When historians document the final days of Donald Trump’s presidency, there will be a single fact that unites all reportage: Twitter was the social platform that said enough is enough first. Before he left the White House. Before he became, on the face of it, just another citizen. It will be the noble tech giant that took a stand.
Except, the truth is this: in the relentless yarn of Trump and Twitter, there are no good guys and it was completely pointless to ban him now. He already has an enormous audience which he created, radicalised and mobilised there and those digital disciples are going to follow him wherever he goes. Banning him now is absurd – the flimsiest of fixes. We all know the damage is done. The thing we don’t know is what he’ll do next.
Now, this may seem needlessly negative given we’re in a lengthy pandemic, our collective fortunes are plummeting and Ocado has announced the possibility of food shortages. But, as I scrolled through clapping emojis and outbursts of gratitude to Twitter after it locked the President’s account, I remembered a story someone very clever told me a couple of years ago that made my blood run cold.
I was writing my first book – Influence – which was an investigation into how digital influence works, and was fascinated by how the alt-right had used social media to rise. So, I spoke to an expert and after we talked through how racist content goes on a journey from 4-chan to Twitter, he shared why de-platforming doesn’t work. In a way, this was news to me – surely if you deny the person their mass audience, you can start to solve the problem? No, he laughed. The kind of laugh you do, not because someone is funny, but because they are so ignorant you can hardly believe it.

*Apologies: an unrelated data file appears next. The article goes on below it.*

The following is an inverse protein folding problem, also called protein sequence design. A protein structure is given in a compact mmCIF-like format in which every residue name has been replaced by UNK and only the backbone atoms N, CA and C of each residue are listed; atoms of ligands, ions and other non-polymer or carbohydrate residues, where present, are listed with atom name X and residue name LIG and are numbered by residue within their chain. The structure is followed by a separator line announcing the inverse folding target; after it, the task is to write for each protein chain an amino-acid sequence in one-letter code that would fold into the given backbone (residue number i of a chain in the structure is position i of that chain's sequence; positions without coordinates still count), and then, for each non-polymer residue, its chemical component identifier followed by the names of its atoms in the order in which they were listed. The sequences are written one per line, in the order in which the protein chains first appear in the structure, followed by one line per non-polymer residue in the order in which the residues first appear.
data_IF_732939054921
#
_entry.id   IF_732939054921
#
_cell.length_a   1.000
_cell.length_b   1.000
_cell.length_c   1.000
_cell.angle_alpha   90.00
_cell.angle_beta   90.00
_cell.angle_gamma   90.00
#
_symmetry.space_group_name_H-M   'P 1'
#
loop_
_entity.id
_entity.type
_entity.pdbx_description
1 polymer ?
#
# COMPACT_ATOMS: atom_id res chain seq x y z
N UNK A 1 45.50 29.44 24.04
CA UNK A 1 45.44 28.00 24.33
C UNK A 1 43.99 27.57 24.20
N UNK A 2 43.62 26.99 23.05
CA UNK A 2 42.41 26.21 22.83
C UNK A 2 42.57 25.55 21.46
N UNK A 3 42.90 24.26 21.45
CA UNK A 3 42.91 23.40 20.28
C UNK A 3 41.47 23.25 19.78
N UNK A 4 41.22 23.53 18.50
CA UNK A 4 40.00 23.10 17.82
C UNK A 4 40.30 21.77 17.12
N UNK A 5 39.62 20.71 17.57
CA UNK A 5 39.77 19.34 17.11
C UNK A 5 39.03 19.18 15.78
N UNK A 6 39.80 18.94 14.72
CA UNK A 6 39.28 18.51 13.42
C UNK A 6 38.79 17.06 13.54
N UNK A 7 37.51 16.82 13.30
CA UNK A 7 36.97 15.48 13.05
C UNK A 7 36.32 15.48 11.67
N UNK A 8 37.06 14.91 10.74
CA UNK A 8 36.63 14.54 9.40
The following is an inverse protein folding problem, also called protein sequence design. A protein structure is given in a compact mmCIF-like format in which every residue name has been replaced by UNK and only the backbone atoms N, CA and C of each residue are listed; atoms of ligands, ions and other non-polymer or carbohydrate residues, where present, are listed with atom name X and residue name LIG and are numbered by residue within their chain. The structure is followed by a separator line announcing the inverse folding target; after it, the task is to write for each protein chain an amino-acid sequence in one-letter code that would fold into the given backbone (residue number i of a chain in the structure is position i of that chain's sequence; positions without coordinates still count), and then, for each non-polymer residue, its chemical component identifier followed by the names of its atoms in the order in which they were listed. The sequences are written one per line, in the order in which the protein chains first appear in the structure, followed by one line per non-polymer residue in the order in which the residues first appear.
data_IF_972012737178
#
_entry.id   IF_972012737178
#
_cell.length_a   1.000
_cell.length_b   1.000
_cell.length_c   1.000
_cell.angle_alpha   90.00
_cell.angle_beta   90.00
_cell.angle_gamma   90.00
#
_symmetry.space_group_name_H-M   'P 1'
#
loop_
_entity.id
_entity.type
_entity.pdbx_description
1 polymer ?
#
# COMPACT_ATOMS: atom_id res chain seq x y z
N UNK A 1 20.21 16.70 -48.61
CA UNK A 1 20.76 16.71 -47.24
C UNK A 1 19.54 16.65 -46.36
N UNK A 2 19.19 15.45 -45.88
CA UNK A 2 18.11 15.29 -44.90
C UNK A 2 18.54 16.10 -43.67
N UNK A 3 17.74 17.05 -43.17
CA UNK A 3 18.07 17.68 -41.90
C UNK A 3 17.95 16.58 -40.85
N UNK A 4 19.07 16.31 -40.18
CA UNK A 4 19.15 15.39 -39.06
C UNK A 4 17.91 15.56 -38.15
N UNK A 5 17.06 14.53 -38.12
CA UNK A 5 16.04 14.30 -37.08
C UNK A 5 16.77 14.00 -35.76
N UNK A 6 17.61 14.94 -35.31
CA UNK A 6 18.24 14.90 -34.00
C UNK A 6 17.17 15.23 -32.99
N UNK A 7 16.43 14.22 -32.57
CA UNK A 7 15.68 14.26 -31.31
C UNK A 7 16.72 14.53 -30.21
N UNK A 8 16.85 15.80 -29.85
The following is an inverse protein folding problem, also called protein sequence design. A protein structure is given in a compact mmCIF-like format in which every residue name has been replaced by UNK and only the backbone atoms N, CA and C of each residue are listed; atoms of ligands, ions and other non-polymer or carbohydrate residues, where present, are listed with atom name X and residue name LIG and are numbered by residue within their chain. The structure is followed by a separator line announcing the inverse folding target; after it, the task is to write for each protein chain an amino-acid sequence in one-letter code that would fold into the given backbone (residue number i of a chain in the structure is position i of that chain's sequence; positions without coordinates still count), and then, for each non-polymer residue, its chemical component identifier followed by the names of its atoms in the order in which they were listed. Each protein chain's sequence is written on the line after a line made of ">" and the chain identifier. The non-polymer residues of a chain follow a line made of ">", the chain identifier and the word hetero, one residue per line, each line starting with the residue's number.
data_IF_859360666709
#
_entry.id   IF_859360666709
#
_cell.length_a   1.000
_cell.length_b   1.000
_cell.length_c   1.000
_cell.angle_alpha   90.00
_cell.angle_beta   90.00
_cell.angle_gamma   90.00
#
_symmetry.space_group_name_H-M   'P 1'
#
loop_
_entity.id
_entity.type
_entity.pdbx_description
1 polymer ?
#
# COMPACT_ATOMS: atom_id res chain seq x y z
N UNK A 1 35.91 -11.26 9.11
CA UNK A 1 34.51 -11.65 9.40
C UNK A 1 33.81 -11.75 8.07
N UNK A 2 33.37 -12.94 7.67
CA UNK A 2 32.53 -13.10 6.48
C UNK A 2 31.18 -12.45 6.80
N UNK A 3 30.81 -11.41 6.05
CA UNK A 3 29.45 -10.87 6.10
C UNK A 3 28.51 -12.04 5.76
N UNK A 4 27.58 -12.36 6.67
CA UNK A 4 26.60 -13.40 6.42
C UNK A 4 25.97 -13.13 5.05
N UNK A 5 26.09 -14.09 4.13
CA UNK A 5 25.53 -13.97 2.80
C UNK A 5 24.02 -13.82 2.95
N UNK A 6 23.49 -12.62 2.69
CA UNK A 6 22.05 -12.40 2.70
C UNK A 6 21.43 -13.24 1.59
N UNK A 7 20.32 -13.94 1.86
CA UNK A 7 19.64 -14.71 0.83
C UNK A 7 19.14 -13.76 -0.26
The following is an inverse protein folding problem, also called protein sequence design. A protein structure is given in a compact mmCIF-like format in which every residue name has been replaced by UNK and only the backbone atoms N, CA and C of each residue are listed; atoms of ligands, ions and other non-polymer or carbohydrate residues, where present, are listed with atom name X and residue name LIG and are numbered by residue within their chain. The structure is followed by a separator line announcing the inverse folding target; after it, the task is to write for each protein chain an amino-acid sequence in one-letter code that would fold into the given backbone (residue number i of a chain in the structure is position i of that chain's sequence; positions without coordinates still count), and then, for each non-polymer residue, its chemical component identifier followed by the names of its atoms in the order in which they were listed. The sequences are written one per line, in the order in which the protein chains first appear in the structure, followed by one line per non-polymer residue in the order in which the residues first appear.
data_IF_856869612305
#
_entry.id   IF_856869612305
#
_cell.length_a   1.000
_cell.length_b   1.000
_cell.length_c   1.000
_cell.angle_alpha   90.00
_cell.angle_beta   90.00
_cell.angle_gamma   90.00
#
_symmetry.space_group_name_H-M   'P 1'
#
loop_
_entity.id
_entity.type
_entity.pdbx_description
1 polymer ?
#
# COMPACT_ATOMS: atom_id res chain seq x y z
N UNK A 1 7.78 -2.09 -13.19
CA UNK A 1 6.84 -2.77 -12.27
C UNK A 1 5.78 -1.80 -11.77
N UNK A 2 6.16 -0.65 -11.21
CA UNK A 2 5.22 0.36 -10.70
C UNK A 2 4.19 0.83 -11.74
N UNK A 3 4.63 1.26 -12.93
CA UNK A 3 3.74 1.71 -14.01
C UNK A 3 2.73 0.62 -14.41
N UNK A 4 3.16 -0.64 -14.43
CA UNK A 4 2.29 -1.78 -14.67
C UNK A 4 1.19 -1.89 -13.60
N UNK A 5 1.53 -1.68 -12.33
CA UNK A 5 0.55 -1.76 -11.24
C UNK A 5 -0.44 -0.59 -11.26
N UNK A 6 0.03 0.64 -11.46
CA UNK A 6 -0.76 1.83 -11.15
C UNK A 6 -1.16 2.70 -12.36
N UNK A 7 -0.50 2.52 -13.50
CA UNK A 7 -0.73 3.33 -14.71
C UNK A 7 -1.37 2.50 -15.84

He told me about an incel group that had existed on Twitter, Facebook and Reddit. They were really dark and extreme – properly scary – and one-by-one each platform kicked them off. Now, he said, you can’t see what they’re doing. Now, they are completely in the dark. “But they are still out there,” he said. “It’s just now we don’t know where.” Thanks to the mainstream social networks attempting to de-platform them, they are using their own networks – free of regulation, suspension and people who might challenge them.
With Trump losing Twitter, and no doubt Facebook will follow when he leaves office, it’s entirely plausible he’ll create his own digital platform to welcome his enormous devoted audience. His relentless message of “us (MAGA) vs them (everyone else)” means his followers already believe Twitter and Facebook are against them. They already believe the world is against them. Only Trump allows them to be authentic, say what they truly think and not be the bad guys. Even if they are the bad guys.
A Trump-owned digital platform would thrive, especially now that his audience is united by the injustice – albeit falsehood – of a stolen election. They are already riled up and mobilised. The only thing missing on social media is their great leader, their queen bee, and there’s no way he’s going to give up that much power just because Jack Dorsey puts his foot down (five-ish years too late).
The fact is, if a person has a digital audience that loves them enough, it’s pretty impossible to de-platform them in the digital age. Because that audience doesn’t care if the platform is Twitter, Facebook or something else entirely – they’re not there for the platform, they’re there for the person. And in this case that’s Trump – unfortunately the biggest digital influencer of our time and more worrying, the scariest.
By Sara McCorquodale, CEO and founder of CORQ.